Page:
We can possibly cite more examples of successful REIT plays, but there are more non-REIT plays that have failed. Just remember about “If you aren’t willing to own a stock for ten years, don’t even think about owning it for ten minutes”

Seasoned investors will know that once a stock goes ex-dividend, the share price will drop by a similar amount on the same day. This means that if DBS goes ex-dividend for 30 cents, then the share price will also shed from $25.00 to $24.70.

In a bullish market, the share price may claw back the 30 cents within a short period of time but the share price may fall more than the 30 cents if sentiment is bad. 


Source: Shares Investment (DBS Chart 2018-2019)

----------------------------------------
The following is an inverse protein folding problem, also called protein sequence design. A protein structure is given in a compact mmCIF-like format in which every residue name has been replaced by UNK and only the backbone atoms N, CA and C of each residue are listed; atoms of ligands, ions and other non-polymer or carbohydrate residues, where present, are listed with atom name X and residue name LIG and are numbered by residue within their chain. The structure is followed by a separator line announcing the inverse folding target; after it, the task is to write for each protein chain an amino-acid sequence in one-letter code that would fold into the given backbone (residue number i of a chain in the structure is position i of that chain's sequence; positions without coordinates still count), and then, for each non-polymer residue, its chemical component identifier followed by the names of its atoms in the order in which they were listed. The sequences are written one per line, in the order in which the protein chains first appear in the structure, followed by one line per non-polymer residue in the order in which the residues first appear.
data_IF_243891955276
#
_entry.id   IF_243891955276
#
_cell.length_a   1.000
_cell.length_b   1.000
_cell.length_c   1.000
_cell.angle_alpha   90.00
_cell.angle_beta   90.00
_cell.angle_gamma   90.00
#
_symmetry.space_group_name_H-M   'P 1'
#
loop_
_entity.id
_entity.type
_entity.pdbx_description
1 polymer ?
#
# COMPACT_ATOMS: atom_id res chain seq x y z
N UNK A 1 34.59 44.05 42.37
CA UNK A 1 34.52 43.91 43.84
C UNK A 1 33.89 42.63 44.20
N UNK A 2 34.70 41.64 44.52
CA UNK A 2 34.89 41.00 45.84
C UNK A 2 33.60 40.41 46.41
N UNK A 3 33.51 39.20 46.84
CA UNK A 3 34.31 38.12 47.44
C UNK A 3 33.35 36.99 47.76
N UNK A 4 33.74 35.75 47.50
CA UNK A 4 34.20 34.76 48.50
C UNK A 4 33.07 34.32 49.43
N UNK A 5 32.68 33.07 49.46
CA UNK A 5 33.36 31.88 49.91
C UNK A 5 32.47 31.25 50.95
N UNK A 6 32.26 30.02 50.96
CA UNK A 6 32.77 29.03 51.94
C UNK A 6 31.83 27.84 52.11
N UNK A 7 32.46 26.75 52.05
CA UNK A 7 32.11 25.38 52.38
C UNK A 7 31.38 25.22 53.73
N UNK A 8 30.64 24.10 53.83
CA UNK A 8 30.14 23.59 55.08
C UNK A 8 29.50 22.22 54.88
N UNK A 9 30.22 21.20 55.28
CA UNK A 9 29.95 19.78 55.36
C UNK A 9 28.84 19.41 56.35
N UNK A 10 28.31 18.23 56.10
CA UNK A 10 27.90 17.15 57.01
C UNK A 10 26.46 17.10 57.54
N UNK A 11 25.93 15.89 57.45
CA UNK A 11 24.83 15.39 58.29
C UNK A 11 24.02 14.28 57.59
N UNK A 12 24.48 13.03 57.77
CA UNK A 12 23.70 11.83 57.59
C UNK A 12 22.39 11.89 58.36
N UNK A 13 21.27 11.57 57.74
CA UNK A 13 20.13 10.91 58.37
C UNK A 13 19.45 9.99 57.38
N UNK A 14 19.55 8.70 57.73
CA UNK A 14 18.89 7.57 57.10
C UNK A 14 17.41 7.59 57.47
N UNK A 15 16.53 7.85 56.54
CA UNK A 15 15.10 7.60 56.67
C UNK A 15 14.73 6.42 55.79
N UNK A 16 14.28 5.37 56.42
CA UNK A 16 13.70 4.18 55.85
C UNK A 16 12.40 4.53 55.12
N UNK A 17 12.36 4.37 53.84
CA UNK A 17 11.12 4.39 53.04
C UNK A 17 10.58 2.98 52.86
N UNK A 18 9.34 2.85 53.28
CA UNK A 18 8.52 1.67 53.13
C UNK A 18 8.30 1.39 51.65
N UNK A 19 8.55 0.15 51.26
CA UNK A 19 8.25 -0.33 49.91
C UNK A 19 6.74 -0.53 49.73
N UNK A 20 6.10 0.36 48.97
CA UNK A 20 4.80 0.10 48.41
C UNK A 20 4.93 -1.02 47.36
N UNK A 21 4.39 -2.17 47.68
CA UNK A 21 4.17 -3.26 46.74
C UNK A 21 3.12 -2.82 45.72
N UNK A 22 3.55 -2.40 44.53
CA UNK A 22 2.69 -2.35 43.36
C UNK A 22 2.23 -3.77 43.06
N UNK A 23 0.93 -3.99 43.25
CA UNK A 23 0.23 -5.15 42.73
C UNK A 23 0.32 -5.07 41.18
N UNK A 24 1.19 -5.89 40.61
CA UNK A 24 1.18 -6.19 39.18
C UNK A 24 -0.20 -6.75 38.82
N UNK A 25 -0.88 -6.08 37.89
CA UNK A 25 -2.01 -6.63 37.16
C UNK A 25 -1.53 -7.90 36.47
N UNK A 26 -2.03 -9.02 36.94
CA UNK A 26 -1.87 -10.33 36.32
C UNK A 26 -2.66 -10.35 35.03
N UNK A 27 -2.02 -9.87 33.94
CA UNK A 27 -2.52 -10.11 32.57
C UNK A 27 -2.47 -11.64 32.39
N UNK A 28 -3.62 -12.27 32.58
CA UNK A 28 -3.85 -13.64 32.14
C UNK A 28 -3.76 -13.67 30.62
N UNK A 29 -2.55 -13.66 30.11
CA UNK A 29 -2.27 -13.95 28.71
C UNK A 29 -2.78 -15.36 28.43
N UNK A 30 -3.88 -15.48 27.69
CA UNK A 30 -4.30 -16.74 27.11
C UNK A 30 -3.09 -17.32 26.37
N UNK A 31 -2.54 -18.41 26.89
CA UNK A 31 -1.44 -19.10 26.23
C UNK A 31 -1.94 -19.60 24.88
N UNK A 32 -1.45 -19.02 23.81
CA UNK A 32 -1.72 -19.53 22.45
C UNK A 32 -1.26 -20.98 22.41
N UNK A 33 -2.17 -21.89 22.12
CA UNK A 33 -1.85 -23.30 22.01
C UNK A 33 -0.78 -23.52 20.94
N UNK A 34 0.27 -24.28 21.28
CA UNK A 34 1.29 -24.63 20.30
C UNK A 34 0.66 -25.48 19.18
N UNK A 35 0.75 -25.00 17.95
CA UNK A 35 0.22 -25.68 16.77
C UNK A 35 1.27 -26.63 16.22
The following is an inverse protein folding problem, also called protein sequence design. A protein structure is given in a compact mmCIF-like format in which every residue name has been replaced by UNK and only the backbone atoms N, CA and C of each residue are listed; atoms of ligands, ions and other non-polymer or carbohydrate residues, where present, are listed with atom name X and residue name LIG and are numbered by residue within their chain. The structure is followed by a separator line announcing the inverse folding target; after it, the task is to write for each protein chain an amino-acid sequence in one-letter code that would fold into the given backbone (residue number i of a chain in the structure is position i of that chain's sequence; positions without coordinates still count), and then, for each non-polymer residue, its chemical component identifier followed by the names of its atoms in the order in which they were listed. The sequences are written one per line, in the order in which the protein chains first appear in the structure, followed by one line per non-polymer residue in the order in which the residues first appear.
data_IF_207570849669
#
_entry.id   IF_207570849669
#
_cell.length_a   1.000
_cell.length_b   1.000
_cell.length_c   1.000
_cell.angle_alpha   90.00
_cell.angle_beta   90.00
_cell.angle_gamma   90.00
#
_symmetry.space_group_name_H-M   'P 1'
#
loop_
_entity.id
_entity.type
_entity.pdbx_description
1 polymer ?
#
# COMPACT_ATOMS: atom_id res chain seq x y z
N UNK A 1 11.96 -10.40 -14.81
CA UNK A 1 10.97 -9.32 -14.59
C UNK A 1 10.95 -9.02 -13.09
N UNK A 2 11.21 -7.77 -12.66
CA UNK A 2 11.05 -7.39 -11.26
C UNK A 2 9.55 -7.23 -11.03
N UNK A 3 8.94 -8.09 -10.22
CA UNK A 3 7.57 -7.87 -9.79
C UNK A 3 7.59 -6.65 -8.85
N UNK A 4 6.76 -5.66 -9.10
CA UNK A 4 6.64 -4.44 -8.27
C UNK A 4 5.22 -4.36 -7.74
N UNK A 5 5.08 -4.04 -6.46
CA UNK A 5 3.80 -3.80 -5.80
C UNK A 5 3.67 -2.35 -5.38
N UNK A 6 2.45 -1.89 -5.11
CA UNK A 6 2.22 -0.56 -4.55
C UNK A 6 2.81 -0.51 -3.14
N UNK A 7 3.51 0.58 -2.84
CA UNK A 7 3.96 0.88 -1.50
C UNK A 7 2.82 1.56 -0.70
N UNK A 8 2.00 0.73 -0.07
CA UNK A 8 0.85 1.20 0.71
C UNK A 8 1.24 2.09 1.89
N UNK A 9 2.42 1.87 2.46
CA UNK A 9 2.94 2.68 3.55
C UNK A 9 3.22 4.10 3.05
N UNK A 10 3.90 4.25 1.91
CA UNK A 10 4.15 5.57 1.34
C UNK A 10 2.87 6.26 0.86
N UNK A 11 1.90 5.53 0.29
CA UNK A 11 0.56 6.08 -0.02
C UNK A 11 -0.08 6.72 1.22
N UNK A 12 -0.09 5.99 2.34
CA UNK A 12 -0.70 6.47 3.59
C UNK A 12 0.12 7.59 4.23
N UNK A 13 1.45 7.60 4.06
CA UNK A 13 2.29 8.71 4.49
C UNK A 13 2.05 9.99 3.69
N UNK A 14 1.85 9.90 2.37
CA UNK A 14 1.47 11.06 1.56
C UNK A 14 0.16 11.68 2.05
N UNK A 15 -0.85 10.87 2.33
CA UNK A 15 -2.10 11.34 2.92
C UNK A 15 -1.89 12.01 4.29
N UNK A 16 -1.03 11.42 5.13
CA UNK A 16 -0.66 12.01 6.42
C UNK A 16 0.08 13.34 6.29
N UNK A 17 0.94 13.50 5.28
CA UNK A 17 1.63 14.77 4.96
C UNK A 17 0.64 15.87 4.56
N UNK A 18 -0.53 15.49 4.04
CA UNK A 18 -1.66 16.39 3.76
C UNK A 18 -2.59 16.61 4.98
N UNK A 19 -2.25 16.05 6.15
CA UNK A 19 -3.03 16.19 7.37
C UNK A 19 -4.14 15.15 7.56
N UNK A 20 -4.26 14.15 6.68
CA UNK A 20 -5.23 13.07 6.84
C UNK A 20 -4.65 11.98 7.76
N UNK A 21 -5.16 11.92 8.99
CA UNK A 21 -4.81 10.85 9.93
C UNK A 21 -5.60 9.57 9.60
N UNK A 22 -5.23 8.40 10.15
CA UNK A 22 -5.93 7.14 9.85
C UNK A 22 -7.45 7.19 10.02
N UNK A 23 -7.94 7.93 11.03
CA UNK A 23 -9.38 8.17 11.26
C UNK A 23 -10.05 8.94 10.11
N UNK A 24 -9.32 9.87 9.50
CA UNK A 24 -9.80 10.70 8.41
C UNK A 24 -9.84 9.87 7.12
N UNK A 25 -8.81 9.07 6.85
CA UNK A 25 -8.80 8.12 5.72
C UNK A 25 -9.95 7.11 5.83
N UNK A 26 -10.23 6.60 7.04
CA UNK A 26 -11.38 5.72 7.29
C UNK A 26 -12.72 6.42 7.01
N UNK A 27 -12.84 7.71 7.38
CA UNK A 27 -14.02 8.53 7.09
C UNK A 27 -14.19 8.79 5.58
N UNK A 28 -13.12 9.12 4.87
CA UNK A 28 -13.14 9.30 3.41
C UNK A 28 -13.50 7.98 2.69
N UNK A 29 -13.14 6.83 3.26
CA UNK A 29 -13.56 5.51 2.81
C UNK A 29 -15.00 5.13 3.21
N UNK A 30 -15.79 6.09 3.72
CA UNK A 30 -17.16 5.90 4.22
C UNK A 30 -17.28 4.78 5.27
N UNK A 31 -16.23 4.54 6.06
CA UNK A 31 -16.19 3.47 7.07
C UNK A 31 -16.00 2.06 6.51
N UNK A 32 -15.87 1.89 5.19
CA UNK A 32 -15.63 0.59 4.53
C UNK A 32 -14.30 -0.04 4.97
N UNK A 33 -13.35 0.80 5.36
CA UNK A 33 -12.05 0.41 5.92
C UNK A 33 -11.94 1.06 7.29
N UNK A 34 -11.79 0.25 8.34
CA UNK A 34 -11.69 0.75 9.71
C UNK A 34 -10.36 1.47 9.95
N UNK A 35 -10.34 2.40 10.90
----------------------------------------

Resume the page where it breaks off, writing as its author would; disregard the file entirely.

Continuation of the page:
We look at the DBS chart from 2018 to 2019. During this period, DBS Group paid out a total of $2.90 in dividends. The current share price of $24.77, even if combined with the dividends of $2.90, will add to $27.67. If an investor had bought the shares at any price higher than $27.67, he or she would not have made money. 

What if an investor had bought close to the $30-peak back in 2018? What if the trade war took a turn for the worse and the share price of DBS gets hit year after year?

While we can comfort ourselves by saying that the yearly dividends will cushion the impact of capital losses, most of us do not want to be stuck in the stock market even if the shares we bought are blue chips.

And this is DBS that we are talking about. What if we had bought into Singtel in 2007? What would be the impact on us?


Source: Shares Investment (Singtel 2005-2019)